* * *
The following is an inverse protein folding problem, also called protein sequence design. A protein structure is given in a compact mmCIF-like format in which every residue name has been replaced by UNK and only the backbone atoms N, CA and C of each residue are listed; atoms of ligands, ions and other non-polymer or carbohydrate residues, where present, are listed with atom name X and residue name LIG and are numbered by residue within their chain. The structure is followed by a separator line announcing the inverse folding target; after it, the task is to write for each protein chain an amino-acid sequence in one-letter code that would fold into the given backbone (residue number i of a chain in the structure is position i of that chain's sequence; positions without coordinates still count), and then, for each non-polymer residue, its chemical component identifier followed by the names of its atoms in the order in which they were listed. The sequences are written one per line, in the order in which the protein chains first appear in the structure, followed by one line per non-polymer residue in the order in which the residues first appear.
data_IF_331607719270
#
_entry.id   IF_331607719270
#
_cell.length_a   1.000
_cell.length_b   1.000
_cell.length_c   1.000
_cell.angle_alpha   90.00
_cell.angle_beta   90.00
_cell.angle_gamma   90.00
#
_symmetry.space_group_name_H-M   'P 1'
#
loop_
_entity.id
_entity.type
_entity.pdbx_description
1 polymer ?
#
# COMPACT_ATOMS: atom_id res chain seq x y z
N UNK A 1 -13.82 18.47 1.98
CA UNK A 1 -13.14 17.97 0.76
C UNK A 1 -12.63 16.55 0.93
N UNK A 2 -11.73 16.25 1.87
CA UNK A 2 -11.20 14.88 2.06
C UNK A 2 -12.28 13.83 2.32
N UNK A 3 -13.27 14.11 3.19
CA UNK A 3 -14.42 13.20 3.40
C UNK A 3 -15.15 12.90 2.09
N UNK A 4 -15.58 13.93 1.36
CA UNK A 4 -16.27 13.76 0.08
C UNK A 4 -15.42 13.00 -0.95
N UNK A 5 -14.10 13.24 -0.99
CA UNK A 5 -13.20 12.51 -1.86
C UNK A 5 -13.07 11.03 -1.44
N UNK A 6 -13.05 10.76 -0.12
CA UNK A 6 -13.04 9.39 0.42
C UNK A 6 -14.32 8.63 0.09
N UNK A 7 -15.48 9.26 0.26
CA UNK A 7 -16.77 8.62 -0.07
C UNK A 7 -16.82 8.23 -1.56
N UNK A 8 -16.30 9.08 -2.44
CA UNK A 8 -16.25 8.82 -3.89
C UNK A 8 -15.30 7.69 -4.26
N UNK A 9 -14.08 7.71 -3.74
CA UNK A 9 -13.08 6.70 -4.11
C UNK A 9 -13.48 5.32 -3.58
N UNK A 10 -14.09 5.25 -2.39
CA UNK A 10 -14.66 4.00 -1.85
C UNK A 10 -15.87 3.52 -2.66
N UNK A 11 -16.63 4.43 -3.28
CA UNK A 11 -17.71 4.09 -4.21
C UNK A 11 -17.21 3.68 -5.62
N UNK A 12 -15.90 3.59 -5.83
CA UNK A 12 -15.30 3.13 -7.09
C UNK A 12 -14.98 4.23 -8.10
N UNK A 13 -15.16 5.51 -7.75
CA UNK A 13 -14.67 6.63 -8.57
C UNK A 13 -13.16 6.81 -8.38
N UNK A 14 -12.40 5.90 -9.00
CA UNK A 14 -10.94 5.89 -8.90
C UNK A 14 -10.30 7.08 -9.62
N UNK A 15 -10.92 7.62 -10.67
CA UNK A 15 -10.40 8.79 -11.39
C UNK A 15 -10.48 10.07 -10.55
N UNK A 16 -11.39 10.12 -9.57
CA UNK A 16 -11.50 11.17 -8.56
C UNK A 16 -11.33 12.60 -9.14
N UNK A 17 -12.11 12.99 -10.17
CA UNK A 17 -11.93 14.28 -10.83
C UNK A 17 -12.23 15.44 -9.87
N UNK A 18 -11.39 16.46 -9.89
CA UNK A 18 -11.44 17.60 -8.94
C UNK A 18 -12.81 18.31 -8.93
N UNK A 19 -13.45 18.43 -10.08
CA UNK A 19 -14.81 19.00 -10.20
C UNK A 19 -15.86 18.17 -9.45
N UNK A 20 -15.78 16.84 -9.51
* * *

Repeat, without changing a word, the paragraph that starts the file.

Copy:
The following is an inverse protein folding problem, also called protein sequence design. A protein structure is given in a compact mmCIF-like format in which every residue name has been replaced by UNK and only the backbone atoms N, CA and C of each residue are listed; atoms of ligands, ions and other non-polymer or carbohydrate residues, where present, are listed with atom name X and residue name LIG and are numbered by residue within their chain. The structure is followed by a separator line announcing the inverse folding target; after it, the task is to write for each protein chain an amino-acid sequence in one-letter code that would fold into the given backbone (residue number i of a chain in the structure is position i of that chain's sequence; positions without coordinates still count), and then, for each non-polymer residue, its chemical component identifier followed by the names of its atoms in the order in which they were listed. The sequences are written one per line, in the order in which the protein chains first appear in the structure, followed by one line per non-polymer residue in the order in which the residues first appear.